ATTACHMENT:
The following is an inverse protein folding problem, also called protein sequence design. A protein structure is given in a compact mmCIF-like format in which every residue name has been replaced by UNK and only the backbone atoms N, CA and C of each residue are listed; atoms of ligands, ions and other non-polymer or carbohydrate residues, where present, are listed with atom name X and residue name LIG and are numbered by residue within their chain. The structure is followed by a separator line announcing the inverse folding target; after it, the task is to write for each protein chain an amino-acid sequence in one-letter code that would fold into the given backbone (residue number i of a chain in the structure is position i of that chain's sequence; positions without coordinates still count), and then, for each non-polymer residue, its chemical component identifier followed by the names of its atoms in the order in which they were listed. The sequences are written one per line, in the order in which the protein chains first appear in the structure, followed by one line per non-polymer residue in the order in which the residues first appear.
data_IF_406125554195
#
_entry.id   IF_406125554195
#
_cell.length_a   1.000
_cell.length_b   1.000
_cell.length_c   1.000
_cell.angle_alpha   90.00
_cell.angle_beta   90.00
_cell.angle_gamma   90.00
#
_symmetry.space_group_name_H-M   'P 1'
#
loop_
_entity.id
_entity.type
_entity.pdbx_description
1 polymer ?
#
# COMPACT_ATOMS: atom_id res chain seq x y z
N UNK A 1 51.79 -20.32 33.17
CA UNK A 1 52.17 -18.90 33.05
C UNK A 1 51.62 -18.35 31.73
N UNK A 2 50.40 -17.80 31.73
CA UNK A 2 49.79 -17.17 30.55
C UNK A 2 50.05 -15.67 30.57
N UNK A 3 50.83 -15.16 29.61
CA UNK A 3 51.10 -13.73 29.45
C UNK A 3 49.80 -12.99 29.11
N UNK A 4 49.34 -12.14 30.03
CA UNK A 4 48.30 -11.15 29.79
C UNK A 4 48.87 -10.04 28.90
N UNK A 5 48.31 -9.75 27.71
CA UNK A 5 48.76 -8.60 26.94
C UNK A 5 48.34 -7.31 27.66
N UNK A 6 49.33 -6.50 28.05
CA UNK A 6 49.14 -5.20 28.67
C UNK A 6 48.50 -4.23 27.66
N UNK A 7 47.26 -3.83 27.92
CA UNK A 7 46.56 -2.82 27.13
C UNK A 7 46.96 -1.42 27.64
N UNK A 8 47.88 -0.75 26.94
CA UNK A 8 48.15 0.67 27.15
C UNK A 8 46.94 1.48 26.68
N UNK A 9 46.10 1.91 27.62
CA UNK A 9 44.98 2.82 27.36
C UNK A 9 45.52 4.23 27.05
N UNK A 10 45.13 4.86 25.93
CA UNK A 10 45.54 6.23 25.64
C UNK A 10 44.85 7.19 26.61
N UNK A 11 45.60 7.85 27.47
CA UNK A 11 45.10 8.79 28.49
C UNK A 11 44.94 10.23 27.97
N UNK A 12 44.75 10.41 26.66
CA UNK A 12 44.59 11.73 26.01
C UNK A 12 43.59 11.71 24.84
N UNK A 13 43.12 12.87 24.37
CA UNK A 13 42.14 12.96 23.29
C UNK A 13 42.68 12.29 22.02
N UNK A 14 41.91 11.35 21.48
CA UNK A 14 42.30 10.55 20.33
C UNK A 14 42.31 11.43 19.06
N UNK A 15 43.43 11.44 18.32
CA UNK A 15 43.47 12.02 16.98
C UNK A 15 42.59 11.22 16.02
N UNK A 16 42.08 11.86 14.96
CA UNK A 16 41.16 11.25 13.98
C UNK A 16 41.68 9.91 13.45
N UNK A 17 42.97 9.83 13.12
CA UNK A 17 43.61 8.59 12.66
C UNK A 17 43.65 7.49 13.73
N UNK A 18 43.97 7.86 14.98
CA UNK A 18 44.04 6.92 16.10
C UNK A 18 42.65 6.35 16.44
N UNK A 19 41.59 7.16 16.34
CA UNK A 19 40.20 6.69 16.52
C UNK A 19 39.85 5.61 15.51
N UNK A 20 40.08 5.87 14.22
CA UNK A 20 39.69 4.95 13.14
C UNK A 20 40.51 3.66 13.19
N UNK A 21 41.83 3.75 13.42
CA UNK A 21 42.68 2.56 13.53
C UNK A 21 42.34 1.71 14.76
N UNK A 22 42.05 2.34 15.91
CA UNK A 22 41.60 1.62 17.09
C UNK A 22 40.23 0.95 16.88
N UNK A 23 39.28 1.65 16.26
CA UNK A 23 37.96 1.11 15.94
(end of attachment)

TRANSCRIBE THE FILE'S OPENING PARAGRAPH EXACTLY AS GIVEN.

The following is an inverse protein folding problem, also called protein sequence design. A protein structure is given in a compact mmCIF-like format in which every residue name has been replaced by UNK and only the backbone atoms N, CA and C of each residue are listed; atoms of ligands, ions and other non-polymer or carbohydrate residues, where present, are listed with atom name X and residue name LIG and are numbered by residue within their chain. The structure is followed by a separator line announcing the inverse folding target; after it, the task is to write for each protein chain an amino-acid sequence in one-letter code that would fold into the given backbone (residue number i of a chain in the structure is position i of that chain's sequence; positions without coordinates still count), and then, for each non-polymer residue, its chemical component identifier followed by the names of its atoms in the order in which they were listed. The sequences are written one per line, in the order in which the protein chains first appear in the structure, followed by one line per non-polymer residue in the order in which the residues first appear.